I Got You: Healthy Life Choices for Teens (IGU)
- Need: To improve awareness of behavioral and mental health issues by students in rural, east central Mississippi.
- Intervention: An intensive community mental health outreach program was implemented for students in rural Mississippi.
- Results: As of 2018 and on a yearly basis, 6,000 7th and 8th grade students receive mental health education on a variety of topics which improves their ability to recognize mental health issues, high risk behaviors, and their self-concept.
Evidence-levelEffective (About evidence-level criteria)
The "I Got You: Healthy Life Choices for Teens" (IGU) program was created in 2012 by Central Mississippi Residential Center to provide mental health education for students in rural east central Mississippi. Its design was also geared to decreasing behavior-related office discipline referrals in schools and provide general education about mental health and well-being. The expectations at program's completion were that participants would know how to recognize high risk behavior, understand why it is important to seek help, and become familiar with available resources.
Local schools, mental health organizations, domestic violence shelters, the Mississippi Attorney General's Office, and the Mississippi Department of Education assisted in the program's development. IGU has evolved into an intensive day-long intervention modeled after the evidenced-based SOS Signs of Suicide Prevention Program.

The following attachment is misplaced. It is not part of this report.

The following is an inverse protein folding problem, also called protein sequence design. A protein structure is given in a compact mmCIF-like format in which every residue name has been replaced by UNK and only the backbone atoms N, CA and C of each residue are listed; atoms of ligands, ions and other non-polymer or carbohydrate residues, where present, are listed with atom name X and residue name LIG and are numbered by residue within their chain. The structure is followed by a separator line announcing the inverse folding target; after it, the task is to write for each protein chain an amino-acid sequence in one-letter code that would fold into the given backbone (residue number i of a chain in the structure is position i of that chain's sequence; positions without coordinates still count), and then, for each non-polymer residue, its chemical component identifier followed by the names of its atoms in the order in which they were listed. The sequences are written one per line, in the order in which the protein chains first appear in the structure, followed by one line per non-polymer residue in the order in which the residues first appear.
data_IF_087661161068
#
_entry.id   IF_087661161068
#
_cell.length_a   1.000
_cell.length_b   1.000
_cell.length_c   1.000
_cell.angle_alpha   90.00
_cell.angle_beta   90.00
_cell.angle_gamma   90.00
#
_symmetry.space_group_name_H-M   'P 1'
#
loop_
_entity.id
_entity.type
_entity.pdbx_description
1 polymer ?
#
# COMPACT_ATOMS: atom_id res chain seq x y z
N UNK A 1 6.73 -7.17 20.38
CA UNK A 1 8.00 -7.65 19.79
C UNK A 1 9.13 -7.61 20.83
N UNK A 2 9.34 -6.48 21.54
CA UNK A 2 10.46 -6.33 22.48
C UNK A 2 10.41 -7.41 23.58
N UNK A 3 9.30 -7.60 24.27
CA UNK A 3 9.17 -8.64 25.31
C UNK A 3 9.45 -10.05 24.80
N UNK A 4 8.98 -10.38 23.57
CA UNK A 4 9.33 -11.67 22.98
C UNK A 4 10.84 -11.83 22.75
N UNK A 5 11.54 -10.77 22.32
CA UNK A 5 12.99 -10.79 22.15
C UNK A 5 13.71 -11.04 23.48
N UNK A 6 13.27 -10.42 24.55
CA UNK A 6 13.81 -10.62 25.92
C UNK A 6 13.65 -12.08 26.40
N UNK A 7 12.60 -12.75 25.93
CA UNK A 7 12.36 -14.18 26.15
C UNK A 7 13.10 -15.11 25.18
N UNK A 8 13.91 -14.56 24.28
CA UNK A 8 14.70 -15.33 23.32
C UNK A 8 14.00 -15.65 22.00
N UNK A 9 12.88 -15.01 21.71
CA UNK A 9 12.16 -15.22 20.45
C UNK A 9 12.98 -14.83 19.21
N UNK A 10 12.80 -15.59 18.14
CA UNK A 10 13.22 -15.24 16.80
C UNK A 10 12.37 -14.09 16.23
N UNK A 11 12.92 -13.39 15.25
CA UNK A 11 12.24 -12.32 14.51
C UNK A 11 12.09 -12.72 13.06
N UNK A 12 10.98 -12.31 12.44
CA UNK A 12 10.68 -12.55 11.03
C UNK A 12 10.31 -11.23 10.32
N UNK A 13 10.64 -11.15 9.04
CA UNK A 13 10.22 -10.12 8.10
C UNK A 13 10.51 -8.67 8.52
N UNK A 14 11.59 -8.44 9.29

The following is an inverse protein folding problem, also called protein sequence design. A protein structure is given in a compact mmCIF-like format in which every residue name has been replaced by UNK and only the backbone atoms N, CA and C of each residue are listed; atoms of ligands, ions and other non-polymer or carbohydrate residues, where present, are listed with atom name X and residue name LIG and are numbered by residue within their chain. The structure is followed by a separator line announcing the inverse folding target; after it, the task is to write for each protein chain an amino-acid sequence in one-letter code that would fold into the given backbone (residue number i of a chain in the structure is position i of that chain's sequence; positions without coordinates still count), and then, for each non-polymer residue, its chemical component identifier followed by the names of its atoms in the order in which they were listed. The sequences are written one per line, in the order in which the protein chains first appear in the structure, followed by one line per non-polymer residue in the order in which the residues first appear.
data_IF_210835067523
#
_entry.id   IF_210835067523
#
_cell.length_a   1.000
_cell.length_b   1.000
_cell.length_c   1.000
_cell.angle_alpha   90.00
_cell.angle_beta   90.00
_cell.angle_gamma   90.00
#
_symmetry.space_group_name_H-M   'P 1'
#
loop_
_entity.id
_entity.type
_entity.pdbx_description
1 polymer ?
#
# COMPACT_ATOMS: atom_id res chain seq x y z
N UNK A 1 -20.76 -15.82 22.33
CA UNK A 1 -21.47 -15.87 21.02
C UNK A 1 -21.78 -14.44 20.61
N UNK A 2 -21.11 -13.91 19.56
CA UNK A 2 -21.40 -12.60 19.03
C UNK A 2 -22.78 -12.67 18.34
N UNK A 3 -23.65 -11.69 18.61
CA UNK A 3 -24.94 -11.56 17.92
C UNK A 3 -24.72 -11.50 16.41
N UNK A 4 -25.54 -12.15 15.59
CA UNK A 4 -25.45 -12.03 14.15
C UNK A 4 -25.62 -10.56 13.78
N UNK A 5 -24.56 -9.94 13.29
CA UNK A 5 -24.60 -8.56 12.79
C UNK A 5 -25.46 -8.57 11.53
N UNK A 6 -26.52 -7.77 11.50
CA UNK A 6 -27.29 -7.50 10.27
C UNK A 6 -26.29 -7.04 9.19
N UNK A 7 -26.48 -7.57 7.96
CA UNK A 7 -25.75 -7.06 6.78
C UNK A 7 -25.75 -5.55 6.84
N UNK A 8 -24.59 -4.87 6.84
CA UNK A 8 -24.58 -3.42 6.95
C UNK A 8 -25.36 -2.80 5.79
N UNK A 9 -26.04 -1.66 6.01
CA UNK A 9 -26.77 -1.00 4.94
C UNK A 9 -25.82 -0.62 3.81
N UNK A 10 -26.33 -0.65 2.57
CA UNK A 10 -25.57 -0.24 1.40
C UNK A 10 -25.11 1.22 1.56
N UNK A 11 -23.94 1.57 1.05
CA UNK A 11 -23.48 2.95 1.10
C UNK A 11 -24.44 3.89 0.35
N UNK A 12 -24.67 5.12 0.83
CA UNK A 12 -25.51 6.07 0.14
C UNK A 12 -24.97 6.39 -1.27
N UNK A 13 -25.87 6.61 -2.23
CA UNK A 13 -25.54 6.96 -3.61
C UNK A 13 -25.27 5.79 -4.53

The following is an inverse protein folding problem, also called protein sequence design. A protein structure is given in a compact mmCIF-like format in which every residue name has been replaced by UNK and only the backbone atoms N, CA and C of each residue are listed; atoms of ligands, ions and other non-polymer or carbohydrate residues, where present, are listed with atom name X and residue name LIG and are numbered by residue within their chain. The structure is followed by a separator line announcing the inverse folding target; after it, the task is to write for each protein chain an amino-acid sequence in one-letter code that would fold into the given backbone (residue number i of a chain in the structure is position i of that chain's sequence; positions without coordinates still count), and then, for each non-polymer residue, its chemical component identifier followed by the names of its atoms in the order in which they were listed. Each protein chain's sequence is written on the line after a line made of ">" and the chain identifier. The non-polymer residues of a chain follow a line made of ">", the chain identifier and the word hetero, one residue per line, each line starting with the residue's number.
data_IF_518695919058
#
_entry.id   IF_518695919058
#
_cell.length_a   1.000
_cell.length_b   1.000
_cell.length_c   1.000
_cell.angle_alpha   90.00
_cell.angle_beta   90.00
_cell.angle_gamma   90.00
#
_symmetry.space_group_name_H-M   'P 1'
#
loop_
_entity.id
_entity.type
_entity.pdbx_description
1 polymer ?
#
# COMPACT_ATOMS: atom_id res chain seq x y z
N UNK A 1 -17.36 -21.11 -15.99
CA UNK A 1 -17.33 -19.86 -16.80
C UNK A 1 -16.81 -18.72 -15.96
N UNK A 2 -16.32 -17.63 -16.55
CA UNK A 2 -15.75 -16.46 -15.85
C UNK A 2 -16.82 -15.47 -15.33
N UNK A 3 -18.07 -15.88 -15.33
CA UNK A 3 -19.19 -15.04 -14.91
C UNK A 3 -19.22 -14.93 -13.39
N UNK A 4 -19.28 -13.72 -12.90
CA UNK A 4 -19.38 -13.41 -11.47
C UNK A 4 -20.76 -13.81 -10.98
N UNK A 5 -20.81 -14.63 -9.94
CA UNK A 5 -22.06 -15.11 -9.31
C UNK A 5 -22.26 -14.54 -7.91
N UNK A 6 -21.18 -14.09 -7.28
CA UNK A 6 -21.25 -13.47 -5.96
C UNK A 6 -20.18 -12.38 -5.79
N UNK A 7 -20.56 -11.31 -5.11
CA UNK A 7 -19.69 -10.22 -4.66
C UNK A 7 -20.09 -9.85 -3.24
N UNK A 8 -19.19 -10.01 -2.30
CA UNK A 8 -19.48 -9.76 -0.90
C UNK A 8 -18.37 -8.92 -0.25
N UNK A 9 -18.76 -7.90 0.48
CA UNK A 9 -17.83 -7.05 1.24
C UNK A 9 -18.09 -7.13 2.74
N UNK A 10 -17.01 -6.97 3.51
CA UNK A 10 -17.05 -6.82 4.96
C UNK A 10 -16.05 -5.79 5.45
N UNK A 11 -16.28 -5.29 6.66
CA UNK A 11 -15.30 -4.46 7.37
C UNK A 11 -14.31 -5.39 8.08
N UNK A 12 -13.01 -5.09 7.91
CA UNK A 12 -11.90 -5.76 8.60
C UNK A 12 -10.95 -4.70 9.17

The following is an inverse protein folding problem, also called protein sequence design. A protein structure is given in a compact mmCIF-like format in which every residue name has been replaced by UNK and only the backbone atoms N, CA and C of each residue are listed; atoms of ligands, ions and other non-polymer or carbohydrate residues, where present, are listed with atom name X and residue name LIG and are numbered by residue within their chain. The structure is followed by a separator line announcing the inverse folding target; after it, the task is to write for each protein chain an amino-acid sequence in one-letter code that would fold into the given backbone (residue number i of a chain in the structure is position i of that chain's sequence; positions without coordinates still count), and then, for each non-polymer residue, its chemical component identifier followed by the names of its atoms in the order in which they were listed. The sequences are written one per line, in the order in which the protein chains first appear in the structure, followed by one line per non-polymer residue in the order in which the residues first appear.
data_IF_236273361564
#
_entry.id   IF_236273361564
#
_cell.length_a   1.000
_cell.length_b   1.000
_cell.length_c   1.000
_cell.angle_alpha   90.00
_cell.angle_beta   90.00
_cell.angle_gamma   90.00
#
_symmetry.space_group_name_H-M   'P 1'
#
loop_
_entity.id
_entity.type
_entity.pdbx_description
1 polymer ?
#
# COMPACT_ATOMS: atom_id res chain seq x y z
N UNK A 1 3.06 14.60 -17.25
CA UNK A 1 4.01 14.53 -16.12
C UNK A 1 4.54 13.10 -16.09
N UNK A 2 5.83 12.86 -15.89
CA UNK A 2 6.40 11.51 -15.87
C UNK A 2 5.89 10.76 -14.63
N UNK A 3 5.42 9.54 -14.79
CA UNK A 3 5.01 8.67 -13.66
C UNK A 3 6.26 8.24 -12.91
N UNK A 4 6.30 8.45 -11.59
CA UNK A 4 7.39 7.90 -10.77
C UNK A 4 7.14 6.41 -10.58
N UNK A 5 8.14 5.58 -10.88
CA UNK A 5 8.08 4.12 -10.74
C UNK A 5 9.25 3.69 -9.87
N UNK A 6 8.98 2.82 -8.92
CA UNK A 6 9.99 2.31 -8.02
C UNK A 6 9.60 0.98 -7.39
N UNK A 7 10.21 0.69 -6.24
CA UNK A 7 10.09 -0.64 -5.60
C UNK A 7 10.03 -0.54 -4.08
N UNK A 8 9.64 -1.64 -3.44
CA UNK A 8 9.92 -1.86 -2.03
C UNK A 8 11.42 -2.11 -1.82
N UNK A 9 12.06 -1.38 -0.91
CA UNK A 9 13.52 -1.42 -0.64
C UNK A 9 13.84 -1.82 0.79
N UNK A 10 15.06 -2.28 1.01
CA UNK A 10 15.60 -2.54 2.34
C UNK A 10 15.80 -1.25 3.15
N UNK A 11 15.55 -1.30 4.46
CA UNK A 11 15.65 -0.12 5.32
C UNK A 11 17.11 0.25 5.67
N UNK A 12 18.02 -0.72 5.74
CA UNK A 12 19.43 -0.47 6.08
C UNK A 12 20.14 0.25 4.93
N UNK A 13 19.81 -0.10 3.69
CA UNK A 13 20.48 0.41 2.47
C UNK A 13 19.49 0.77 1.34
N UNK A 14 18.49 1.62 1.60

In the initial years of the program, students were scheduled to attend sessions at Central Mississippi Residential Center (CMRC) in Newton and several other locations, such as Mississippi's community colleges. Yet the program struggled to find the additional physical space for further presentation opportunities. With time, the program's reputation grew and today's programs are now actually hosted by many community colleges across the state, as well as Mississippi's higher education institutions, such as University of Mississippi and Mississippi State University. Because of continued success, program has now extended its efforts to become a statewide initiative.
Program success has also led to an increase in requests beyond staffing ability to accommodate. However, there is capacity to reach beyond the original 8 Mississippi counties. By 2017, the program was in 15 counties. As of 2018, 6,000 students across the state receive the education on a yearly basis. This growth includes student attendance as 8th graders, versus previous years' programs offering a repeat attendance for 10th graders. Though some schools do request the information for their 7th graders, 8th graders are the preferred audience. Due to program growth and limited staff, repeat presentations for 10th graders are no longer possible.Students travel to presentation sites during school hours.
The following video was recorded during the initial roll-out of the program. Here, a small group that includes program leaders and participating students share stories of how IGU is impacting youth in The Magnolia State. Most recently, the program has grown to include 300 to 400 students in one single presentation setting.
This program received initial support from a 2012-2015 Federal Office of Rural Health Policy Rural Health Care Services Outreach grant.